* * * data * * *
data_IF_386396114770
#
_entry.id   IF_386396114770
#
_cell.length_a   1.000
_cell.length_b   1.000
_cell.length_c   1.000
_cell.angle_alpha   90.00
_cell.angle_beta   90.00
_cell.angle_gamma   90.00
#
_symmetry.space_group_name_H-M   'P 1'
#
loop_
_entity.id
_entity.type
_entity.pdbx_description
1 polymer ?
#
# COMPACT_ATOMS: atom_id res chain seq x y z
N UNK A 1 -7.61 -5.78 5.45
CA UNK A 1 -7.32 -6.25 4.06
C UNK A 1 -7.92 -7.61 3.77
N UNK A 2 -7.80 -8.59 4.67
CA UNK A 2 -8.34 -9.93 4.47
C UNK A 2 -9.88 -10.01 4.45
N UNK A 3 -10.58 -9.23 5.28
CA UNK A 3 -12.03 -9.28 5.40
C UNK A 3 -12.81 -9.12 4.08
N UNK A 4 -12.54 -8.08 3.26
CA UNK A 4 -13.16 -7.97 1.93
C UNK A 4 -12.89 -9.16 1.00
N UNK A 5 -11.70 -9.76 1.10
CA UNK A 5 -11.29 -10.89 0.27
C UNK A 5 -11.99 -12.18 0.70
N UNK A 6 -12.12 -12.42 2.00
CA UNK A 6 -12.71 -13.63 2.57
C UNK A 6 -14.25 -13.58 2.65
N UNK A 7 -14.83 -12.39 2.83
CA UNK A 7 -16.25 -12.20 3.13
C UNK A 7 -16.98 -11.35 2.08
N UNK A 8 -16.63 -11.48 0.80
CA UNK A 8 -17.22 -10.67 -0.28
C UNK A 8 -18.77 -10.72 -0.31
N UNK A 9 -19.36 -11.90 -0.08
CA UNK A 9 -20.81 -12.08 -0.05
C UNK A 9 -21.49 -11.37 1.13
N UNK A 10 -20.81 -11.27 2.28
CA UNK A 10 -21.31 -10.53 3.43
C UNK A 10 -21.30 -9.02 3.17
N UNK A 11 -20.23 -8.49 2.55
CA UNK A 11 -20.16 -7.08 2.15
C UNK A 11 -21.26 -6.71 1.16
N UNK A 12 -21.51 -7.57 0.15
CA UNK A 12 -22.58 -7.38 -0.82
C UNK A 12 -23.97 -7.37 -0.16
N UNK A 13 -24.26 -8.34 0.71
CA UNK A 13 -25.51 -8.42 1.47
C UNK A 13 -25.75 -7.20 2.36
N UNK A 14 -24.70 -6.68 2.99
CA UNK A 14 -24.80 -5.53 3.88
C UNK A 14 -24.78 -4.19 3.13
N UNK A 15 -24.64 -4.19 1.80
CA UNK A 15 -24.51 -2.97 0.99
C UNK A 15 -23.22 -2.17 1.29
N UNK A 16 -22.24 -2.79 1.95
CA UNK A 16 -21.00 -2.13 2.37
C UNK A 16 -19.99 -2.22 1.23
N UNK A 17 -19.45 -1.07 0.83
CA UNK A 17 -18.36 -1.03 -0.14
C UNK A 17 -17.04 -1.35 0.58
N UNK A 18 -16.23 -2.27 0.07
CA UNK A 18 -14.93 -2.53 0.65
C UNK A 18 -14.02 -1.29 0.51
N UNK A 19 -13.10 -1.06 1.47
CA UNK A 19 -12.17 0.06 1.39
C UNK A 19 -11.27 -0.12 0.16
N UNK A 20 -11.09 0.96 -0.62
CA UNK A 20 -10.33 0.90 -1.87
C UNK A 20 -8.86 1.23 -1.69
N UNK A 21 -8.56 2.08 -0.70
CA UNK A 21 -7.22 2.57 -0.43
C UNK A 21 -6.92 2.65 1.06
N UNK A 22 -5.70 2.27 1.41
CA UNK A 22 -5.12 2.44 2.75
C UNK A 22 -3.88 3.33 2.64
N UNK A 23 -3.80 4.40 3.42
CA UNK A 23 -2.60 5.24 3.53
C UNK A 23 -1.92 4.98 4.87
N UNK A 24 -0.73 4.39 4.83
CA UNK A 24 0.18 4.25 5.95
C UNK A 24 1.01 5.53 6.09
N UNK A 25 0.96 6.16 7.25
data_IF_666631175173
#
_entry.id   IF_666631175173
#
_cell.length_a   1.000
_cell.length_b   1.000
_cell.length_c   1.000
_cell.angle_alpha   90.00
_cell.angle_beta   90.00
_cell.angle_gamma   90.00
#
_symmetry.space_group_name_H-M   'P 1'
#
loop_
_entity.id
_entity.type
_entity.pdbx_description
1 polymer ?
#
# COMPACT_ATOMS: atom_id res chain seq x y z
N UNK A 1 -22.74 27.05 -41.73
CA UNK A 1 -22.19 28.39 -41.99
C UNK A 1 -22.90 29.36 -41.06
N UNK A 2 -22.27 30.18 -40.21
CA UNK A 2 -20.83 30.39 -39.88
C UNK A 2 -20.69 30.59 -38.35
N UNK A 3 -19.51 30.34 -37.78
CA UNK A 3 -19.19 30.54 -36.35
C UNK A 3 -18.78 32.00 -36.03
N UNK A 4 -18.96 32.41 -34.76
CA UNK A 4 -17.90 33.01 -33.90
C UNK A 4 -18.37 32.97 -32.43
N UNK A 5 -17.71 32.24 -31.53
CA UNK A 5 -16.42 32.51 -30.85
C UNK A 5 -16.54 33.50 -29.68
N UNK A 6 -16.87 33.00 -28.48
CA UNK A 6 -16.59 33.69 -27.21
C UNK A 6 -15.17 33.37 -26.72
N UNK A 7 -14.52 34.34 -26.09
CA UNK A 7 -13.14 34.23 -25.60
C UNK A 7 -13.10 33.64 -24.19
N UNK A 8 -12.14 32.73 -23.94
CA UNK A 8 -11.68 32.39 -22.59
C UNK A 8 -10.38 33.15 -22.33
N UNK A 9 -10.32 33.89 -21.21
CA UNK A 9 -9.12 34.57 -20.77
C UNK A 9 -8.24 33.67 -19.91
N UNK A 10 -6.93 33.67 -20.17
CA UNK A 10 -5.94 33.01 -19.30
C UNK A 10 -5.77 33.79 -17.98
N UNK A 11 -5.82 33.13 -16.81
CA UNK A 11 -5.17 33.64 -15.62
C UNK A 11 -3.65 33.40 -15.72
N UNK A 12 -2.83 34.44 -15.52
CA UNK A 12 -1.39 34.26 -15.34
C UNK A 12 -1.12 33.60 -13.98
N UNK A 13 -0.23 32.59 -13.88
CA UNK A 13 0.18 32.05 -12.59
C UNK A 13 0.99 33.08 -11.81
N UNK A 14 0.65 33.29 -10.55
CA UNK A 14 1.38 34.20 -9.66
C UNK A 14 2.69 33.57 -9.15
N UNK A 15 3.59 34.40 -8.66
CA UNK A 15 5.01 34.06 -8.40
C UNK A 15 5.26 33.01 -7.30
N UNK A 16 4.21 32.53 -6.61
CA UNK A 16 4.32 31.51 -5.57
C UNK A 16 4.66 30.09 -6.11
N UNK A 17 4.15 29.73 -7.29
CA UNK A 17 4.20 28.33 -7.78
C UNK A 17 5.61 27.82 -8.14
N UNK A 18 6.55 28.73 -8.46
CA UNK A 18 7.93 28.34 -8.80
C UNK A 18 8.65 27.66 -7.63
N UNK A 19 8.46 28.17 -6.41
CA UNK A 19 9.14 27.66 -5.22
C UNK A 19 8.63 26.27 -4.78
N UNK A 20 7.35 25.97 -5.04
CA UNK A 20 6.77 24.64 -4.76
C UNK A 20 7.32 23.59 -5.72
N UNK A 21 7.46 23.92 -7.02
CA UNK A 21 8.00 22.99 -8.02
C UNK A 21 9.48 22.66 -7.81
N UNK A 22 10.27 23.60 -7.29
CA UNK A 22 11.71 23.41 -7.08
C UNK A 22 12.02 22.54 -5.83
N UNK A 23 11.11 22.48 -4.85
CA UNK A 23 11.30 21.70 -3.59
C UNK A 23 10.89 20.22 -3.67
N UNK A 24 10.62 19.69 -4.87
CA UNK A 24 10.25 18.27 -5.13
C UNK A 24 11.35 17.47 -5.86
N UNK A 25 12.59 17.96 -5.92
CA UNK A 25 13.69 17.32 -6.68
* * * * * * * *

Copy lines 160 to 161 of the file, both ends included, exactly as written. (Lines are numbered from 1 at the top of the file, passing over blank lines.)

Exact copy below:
CA UNK A 16 4.32 31.51 -5.57
C UNK A 16 4.66 30.09 -6.11